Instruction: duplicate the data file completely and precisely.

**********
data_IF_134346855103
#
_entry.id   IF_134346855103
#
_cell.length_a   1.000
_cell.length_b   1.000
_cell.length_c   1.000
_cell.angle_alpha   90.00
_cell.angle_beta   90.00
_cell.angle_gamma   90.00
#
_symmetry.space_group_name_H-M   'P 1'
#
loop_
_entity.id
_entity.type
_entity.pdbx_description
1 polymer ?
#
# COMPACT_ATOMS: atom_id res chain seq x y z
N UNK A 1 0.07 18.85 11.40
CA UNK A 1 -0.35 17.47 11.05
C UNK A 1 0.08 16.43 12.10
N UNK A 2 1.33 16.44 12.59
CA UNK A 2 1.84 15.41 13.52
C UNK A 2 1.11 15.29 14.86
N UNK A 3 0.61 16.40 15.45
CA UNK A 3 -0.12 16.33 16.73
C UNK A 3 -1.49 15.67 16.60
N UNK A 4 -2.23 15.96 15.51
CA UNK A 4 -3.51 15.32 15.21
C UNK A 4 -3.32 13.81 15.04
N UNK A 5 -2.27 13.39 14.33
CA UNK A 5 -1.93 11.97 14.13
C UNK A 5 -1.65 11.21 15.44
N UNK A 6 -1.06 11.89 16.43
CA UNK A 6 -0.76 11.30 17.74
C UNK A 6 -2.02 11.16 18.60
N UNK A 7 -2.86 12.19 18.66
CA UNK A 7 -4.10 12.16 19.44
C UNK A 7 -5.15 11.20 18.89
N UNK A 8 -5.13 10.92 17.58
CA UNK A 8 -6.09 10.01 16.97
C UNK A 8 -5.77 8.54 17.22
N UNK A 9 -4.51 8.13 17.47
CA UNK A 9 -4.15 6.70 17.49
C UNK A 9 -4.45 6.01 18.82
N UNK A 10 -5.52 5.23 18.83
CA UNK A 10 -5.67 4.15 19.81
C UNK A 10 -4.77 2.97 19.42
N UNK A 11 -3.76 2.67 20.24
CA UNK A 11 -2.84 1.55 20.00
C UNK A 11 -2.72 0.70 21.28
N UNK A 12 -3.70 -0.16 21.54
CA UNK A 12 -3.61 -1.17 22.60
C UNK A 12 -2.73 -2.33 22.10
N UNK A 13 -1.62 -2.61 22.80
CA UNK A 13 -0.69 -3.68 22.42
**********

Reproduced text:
data_IF_134346855103
#
_entry.id   IF_134346855103
#
_cell.length_a   1.000
_cell.length_b   1.000
_cell.length_c   1.000
_cell.angle_alpha   90.00
_cell.angle_beta   90.00
_cell.angle_gamma   90.00
#
_symmetry.space_group_name_H-M   'P 1'
#
loop_
_entity.id
_entity.type
_entity.pdbx_description
1 polymer ?
#
# COMPACT_ATOMS: atom_id res chain seq x y z
N UNK A 1 0.07 18.85 11.40
CA UNK A 1 -0.35 17.47 11.05
C UNK A 1 0.08 16.43 12.10
N UNK A 2 1.33 16.44 12.59
CA UNK A 2 1.84 15.41 13.52
C UNK A 2 1.11 15.29 14.86
N UNK A 3 0.61 16.40 15.45
CA UNK A 3 -0.12 16.33 16.73
C UNK A 3 -1.49 15.67 16.60
N UNK A 4 -2.23 15.96 15.51
CA UNK A 4 -3.51 15.32 15.21
C UNK A 4 -3.32 13.81 15.04
N UNK A 5 -2.27 13.39 14.33
CA UNK A 5 -1.93 11.97 14.13
C UNK A 5 -1.65 11.21 15.44
N UNK A 6 -1.06 11.89 16.43
CA UNK A 6 -0.76 11.30 17.74
C UNK A 6 -2.02 11.16 18.60
N UNK A 7 -2.86 12.19 18.66
CA UNK A 7 -4.10 12.16 19.44
C UNK A 7 -5.15 11.20 18.89
N UNK A 8 -5.13 10.92 17.58
CA UNK A 8 -6.09 10.01 16.97
C UNK A 8 -5.77 8.54 17.22
N UNK A 9 -4.51 8.13 17.47
CA UNK A 9 -4.15 6.70 17.49
C UNK A 9 -4.45 6.01 18.82
N UNK A 10 -5.52 5.23 18.83
CA UNK A 10 -5.67 4.15 19.81
C UNK A 10 -4.77 2.97 19.42
N UNK A 11 -3.76 2.67 20.24
CA UNK A 11 -2.84 1.55 20.00
C UNK A 11 -2.72 0.70 21.28
N UNK A 12 -3.70 -0.16 21.54
CA UNK A 12 -3.61 -1.17 22.60
C UNK A 12 -2.73 -2.33 22.10
N UNK A 13 -1.62 -2.61 22.80
CA UNK A 13 -0.69 -3.68 22.42